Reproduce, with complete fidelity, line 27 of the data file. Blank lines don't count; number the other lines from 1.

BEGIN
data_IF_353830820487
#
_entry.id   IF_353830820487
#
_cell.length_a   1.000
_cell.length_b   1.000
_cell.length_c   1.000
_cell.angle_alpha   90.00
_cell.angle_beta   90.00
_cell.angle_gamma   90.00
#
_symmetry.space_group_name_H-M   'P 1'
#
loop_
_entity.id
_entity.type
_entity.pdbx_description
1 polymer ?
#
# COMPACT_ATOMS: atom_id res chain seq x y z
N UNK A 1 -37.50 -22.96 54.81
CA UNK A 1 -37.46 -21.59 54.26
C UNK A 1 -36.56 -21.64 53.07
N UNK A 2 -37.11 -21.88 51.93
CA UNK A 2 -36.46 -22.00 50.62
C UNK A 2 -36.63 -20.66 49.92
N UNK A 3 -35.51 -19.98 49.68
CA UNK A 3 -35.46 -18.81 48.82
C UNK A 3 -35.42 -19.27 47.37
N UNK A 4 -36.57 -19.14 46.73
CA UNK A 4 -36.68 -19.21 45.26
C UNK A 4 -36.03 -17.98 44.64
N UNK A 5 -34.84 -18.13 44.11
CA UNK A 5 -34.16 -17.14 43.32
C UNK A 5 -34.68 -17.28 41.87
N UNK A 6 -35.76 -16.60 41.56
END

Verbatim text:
N UNK A 3 -35.51 -19.98 49.68